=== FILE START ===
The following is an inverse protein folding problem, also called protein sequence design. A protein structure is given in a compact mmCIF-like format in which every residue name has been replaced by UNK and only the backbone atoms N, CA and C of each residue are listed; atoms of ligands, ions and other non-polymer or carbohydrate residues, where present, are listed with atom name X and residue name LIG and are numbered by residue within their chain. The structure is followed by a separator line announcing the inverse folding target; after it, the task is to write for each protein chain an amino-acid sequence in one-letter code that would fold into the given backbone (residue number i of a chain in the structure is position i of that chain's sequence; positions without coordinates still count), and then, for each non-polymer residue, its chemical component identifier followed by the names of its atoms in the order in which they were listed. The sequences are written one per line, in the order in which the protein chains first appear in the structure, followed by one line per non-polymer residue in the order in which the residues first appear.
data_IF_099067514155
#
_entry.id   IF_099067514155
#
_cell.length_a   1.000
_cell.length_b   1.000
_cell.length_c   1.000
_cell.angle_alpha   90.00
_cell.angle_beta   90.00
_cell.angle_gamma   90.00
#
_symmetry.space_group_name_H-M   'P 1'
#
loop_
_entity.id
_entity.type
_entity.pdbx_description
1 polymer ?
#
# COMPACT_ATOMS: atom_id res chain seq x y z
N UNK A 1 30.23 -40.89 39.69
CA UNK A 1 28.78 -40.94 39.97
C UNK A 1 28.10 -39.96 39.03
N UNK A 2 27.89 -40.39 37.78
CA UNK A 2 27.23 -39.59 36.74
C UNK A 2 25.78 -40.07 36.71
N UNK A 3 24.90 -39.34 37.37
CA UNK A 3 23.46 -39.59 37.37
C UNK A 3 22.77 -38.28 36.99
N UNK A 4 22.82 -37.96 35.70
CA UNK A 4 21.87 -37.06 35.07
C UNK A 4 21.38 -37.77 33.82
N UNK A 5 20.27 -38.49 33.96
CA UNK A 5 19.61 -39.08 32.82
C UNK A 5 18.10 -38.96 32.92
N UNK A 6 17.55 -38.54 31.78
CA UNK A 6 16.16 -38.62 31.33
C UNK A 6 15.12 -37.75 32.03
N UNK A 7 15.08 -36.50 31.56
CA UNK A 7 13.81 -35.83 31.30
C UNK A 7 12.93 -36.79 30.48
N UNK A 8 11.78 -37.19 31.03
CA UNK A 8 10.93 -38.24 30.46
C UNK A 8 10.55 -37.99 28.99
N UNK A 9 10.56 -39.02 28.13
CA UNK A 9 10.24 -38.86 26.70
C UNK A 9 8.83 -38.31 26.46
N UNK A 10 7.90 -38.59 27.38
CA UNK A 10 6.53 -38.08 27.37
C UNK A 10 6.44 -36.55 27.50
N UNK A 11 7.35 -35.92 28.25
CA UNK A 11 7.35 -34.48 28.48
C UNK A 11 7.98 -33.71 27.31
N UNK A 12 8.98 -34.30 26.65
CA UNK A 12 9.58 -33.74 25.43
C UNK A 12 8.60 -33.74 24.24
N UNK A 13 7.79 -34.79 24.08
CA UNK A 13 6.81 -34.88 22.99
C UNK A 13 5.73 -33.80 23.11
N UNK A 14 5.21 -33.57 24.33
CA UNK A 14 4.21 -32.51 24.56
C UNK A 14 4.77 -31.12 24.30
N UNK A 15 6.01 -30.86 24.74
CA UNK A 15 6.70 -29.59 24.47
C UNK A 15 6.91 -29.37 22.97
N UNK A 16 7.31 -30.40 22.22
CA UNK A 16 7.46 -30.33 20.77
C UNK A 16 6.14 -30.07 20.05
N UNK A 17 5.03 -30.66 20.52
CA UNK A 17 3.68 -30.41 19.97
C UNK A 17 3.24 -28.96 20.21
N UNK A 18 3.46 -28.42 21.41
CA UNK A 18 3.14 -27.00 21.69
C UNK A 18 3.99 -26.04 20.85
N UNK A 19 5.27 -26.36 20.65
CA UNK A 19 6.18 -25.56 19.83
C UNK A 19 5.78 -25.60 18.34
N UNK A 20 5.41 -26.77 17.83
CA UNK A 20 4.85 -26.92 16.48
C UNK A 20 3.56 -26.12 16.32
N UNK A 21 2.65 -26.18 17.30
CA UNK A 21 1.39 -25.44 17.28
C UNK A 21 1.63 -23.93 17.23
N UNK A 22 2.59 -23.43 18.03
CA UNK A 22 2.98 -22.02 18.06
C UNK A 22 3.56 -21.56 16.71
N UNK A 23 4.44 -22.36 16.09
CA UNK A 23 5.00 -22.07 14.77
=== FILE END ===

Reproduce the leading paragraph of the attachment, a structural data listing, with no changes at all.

The following is an inverse protein folding problem, also called protein sequence design. A protein structure is given in a compact mmCIF-like format in which every residue name has been replaced by UNK and only the backbone atoms N, CA and C of each residue are listed; atoms of ligands, ions and other non-polymer or carbohydrate residues, where present, are listed with atom name X and residue name LIG and are numbered by residue within their chain. The structure is followed by a separator line announcing the inverse folding target; after it, the task is to write for each protein chain an amino-acid sequence in one-letter code that would fold into the given backbone (residue number i of a chain in the structure is position i of that chain's sequence; positions without coordinates still count), and then, for each non-polymer residue, its chemical component identifier followed by the names of its atoms in the order in which they were listed. The sequences are written one per line, in the order in which the protein chains first appear in the structure, followed by one line per non-polymer residue in the order in which the residues first appear.